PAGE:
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Lebanon UXO soccer stars: “Handicap is a state of the soul, not of the body"

02-12-2011 Feature

One of the many cultural and awareness-raising events that occurred on the sidelines of the Second Meeting of States Parties to the Convention on Cluster Munitions, held in Beirut from 12 to16 September 2011, was a friendly football match setting a team of Lebanese UXO (unexploded ordnance) victims against a scratch side of participants at the meeting.

The home side represented the Lebanese Welfare Association for the Handicapped (LWAH) and included players whose injuries have never succeeded in taking away their courage and love of life.

Nazih Saab, 43, and Hussein Ghandour, 31, are two professional  LWAH footballers, whose loss of limbs, from UXO detonations, has brought them together in a fight against helplessness and despair. Nazih and Hussein also share the same life principles: hope, faith and love.

Hussein lost his leg 23 years ago, when he was just a boy, playing in the yard of his home in Tyre, south Lebanon. "I remember picking up something that looked like a bit of an old tennis ball," Hussein recalls, "then there was this huge explosion. I was covered with blood, in pain… at first I didn't know what happened." It was only a few days later that Hussein learned that he had lost an arm and a leg.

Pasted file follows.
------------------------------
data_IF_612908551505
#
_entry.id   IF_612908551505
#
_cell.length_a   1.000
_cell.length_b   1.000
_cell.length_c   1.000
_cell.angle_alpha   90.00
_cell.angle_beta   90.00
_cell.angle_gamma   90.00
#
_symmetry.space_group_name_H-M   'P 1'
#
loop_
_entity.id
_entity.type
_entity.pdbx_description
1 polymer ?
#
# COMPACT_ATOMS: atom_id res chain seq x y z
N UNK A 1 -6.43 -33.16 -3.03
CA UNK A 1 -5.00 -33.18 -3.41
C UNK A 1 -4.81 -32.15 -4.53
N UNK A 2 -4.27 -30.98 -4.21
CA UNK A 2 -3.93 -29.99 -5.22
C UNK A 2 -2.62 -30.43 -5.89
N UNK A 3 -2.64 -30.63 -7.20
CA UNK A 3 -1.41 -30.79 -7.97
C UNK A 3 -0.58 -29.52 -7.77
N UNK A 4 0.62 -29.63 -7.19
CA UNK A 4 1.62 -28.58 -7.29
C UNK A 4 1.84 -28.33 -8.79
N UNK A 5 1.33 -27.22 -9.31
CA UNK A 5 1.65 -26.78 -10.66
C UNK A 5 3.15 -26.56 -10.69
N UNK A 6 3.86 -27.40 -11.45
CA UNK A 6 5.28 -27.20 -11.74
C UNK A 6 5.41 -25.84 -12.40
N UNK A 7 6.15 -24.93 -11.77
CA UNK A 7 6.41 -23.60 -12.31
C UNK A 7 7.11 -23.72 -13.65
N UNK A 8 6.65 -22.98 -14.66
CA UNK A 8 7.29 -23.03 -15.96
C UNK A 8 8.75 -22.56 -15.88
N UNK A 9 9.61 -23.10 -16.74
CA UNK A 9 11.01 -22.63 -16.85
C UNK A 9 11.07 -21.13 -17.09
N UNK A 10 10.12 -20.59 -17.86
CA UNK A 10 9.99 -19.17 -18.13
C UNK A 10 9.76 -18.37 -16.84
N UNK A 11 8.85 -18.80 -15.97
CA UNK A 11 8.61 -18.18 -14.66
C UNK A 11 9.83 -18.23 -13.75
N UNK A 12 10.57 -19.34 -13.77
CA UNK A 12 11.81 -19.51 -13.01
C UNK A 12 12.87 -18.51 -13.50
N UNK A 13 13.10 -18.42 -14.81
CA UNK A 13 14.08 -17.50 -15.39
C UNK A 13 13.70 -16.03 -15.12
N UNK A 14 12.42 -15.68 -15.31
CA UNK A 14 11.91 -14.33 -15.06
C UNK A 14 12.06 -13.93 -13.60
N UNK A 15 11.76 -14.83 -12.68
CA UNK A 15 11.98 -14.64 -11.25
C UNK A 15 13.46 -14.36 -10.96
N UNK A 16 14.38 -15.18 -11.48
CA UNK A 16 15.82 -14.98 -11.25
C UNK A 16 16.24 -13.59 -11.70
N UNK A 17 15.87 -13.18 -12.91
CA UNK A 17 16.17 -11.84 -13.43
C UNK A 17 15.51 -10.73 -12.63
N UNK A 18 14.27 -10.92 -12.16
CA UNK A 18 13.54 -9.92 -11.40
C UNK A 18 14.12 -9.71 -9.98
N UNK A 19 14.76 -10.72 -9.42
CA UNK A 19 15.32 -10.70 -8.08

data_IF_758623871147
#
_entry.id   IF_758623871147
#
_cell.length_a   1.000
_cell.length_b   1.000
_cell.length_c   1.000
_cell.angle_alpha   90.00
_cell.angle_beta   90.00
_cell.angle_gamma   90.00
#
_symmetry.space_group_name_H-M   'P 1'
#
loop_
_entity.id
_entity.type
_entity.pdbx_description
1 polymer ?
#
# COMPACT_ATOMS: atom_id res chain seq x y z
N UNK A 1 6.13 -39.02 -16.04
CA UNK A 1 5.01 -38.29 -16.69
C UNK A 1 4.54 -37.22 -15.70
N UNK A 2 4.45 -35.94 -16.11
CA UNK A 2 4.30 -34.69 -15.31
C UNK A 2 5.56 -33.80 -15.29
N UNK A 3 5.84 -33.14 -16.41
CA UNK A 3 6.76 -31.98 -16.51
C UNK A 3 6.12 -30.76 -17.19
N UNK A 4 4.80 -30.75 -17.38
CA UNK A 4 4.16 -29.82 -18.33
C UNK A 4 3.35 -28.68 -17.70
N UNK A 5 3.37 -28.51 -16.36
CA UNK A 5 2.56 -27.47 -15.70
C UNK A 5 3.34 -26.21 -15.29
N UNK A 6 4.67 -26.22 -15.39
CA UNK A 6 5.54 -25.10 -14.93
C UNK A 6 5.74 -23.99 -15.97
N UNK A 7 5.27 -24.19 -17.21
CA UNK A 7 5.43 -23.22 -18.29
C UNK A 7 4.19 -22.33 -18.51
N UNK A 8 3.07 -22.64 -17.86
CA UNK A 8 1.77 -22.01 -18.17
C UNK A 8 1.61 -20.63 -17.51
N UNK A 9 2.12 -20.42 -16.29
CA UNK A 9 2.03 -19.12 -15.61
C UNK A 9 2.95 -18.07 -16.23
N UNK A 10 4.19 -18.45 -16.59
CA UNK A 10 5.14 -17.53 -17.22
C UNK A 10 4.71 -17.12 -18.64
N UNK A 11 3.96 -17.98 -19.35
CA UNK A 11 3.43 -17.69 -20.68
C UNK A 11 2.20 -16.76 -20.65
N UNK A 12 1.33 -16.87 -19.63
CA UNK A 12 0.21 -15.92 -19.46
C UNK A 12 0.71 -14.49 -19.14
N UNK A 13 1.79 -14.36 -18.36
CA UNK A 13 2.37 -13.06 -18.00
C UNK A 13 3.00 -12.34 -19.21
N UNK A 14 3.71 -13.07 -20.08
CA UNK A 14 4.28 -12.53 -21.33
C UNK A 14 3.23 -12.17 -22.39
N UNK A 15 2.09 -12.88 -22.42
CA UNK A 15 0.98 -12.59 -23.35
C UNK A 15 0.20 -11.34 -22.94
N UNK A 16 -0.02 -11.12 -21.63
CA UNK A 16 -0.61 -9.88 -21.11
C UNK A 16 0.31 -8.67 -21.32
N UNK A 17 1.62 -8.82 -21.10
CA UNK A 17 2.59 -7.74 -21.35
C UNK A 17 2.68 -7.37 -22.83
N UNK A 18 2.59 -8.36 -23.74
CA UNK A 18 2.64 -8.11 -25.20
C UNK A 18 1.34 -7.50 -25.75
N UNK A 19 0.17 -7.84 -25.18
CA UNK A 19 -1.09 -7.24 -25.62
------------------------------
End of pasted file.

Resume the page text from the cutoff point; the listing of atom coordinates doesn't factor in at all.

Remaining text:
"It wasn't easy, I was angry at first, I didn't understand…why me?! My friends from school were asking me weird questions, and I had to face all this by myself. Back then, awareness was poor, if it existed at all. Even parents didn't realize the danger of cluster munitions and other UXOs."

Promoting confidence

Today, Hussein is married, has a one-year-old daughter and celebrates his 11th year of work with LWAH. He is committed to making other UXO victims feel as good and as confident as he does.

"I feel stronger than ever, I do the same activities any other normal person does, with fewer body parts," Hussein said. "I guess this makes me stronger, no? Injury may take away our limbs, earthly bits of us, but we mustn’t let it take away our essence, our spirit."